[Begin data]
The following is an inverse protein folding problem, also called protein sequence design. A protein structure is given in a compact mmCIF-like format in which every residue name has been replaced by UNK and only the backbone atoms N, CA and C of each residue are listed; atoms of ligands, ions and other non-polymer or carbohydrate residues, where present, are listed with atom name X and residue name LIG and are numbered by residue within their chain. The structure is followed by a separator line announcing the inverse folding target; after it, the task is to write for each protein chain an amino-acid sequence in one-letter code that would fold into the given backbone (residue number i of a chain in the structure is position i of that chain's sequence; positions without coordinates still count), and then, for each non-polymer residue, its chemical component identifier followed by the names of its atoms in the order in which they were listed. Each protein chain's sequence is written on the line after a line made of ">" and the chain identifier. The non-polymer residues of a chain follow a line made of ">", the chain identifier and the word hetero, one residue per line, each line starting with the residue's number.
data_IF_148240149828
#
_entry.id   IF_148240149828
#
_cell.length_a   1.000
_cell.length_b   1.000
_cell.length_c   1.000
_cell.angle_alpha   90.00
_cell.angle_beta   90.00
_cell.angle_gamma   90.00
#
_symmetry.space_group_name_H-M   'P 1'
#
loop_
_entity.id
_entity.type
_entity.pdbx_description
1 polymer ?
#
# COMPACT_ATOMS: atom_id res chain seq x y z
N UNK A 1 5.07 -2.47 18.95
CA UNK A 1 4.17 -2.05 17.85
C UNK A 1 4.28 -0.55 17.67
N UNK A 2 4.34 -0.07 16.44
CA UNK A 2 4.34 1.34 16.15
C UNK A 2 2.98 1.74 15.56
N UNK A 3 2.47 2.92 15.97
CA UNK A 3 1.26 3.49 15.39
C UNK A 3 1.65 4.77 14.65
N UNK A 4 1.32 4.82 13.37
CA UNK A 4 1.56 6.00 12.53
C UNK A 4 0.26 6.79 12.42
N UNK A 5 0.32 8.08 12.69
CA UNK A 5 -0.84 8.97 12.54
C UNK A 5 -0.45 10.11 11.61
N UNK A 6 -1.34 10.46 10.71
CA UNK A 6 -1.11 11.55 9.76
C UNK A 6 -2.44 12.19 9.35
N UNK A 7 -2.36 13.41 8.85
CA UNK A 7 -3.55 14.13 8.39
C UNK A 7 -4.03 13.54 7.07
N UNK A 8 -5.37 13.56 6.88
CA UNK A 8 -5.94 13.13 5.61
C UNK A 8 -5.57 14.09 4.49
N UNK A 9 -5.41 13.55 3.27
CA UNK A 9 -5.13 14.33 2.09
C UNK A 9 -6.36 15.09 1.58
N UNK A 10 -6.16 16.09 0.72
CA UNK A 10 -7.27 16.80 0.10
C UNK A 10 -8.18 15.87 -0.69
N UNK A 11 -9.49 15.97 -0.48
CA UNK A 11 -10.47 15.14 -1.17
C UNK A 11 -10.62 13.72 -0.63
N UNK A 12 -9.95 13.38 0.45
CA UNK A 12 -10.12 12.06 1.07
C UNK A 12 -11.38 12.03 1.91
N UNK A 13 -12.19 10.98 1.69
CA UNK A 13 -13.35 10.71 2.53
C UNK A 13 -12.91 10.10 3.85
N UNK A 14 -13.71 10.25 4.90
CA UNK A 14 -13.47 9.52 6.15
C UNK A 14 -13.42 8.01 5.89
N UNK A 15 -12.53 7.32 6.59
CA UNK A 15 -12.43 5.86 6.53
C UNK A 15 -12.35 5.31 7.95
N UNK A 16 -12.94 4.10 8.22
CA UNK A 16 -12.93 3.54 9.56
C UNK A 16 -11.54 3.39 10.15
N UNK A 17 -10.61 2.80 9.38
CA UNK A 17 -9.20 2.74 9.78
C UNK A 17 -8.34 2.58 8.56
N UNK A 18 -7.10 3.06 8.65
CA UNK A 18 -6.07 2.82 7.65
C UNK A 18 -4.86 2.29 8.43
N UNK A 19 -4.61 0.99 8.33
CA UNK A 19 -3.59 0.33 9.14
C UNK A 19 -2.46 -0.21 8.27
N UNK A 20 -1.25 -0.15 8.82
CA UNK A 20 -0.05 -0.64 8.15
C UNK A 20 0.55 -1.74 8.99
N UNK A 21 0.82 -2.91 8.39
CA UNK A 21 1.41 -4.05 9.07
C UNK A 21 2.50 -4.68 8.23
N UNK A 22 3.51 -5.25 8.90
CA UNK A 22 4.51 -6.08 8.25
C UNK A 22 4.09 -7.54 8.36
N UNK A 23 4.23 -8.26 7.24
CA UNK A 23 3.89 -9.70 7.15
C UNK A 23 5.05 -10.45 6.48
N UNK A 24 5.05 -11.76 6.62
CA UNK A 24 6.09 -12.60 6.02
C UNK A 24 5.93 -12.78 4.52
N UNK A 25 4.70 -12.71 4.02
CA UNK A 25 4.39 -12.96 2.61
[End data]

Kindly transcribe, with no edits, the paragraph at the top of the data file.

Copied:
The following is an inverse protein folding problem, also called protein sequence design. A protein structure is given in a compact mmCIF-like format in which every residue name has been replaced by UNK and only the backbone atoms N, CA and C of each residue are listed; atoms of ligands, ions and other non-polymer or carbohydrate residues, where present, are listed with atom name X and residue name LIG and are numbered by residue within their chain. The structure is followed by a separator line announcing the inverse folding target; after it, the task is to write for each protein chain an amino-acid sequence in one-letter code that would fold into the given backbone (residue number i of a chain in the structure is position i of that chain's sequence; positions without coordinates still count), and then, for each non-polymer residue, its chemical component identifier followed by the names of its atoms in the order in which they were listed. Each protein chain's sequence is written on the line after a line made of ">" and the chain identifier. The non-polymer residues of a chain follow a line made of ">", the chain identifier and the word hetero, one residue per line, each line starting with the residue's number.